When I originally bought Windows Vista, I was really excited about the DreamScene feature. It allowed videos to be used as wallpapers in Windows, something that I had never seen before. To use it, you had to buy Windows Vista Ultimate, the most expensive edition. I was happy to do this, given that Windows was the foundation of all the work I did in my career. Unfortunately, the extras included with Ultimate weren’t really worth the extra money, in the end. I’m sure they had their applications, but they really didn’t enrich my life, personally. DreamScene, in particular, turned out to be a disappointment. It was an interesting idea, but I found that if I played a game, and returned to Windows, the video wallpaper would often be gone. This problem was enough to stop me from using it. As of Windows 7, they removed video support, though some people managed to get it working.
For those of you who are curious about having video wallpapers, I recently read that you can have VLC Media Player play a video directly to the Windows wallpaper. In case you never heard of it, VLC is a free, open-source media player that is available for most platforms. Though the interface is nothing special, it is the only media player I know that can play pretty much any file I throw at it, without me needing to manually download the proper codecs. I highly recommend it.
Once you have it installed, here’s how to get the video wallpaper working:
- Considering backing up your existing wallpaper, just in case.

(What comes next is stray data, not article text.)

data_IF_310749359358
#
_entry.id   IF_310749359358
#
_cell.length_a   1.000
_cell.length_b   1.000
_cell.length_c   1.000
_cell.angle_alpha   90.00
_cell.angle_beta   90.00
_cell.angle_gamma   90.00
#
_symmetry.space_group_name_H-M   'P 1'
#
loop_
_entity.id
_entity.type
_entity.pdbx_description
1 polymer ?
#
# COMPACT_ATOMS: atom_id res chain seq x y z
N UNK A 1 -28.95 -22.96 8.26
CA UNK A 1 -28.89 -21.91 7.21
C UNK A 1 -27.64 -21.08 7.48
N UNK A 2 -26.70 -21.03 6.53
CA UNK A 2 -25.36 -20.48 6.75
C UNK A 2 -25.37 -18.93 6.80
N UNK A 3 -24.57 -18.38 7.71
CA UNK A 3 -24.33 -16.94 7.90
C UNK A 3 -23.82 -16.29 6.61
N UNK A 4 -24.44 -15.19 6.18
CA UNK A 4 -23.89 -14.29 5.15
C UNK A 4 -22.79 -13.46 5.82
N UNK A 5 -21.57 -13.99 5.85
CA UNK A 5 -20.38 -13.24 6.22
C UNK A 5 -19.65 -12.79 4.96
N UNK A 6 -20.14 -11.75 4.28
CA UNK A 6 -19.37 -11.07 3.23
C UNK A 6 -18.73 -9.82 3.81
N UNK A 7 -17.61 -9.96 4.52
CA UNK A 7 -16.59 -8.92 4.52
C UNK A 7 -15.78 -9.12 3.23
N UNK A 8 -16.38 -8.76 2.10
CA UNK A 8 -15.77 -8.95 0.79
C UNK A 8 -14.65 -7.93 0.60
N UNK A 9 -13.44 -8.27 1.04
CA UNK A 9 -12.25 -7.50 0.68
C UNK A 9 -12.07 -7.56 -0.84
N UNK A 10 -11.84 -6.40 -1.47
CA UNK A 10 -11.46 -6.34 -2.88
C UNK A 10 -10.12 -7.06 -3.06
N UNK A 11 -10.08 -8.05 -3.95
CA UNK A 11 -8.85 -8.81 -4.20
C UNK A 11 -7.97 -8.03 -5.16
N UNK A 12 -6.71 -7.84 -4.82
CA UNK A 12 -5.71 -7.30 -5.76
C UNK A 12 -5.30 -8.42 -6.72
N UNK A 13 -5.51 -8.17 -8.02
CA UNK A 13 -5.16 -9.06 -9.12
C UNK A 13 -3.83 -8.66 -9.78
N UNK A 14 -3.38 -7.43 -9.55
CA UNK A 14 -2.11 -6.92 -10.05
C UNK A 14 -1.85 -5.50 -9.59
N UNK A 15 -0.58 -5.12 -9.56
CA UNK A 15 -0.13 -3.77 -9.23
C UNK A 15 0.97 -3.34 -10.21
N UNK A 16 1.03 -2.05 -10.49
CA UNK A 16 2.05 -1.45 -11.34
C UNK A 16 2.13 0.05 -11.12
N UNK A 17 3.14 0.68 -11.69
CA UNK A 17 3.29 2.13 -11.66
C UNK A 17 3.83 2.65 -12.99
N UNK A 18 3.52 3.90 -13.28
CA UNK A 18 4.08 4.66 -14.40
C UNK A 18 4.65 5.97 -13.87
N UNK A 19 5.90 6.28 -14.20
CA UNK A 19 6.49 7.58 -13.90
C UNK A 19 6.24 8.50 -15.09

- Launch VLC.
- Click Tools > Preferences in the menu bar.
- Click Video in the left sidebar.
- In the Display section, you’ll find an Output field. It will most likely be set to “Default”. Change this value to “DirectX video output”.
- Restart VLC.
- Open a video file. In my case, I tried an .AVI, and Windows automatically switched to Windows 7 Basic. This is normal – when you close VLC, your previous theme will return.
- Right-click the video output you’re seeing in VLC, and select Video > Direct-X Wallpaper.
You should now be seeing the video instead of your wallpaper. VLC will be looking fairly strange during this, so I suggest minimizing it. If that interrupts the video, you can try making the window as tiny as possible. Either way, the VLC window needs to remain open. It is powering your wallpaper, and is still useful for the video controls. When you’re finished, repeat Step 7, or simply close VLC.
I initially discovered this trick by reading a Lifehacker article: Set a Video as Your Wallpaper with VLC.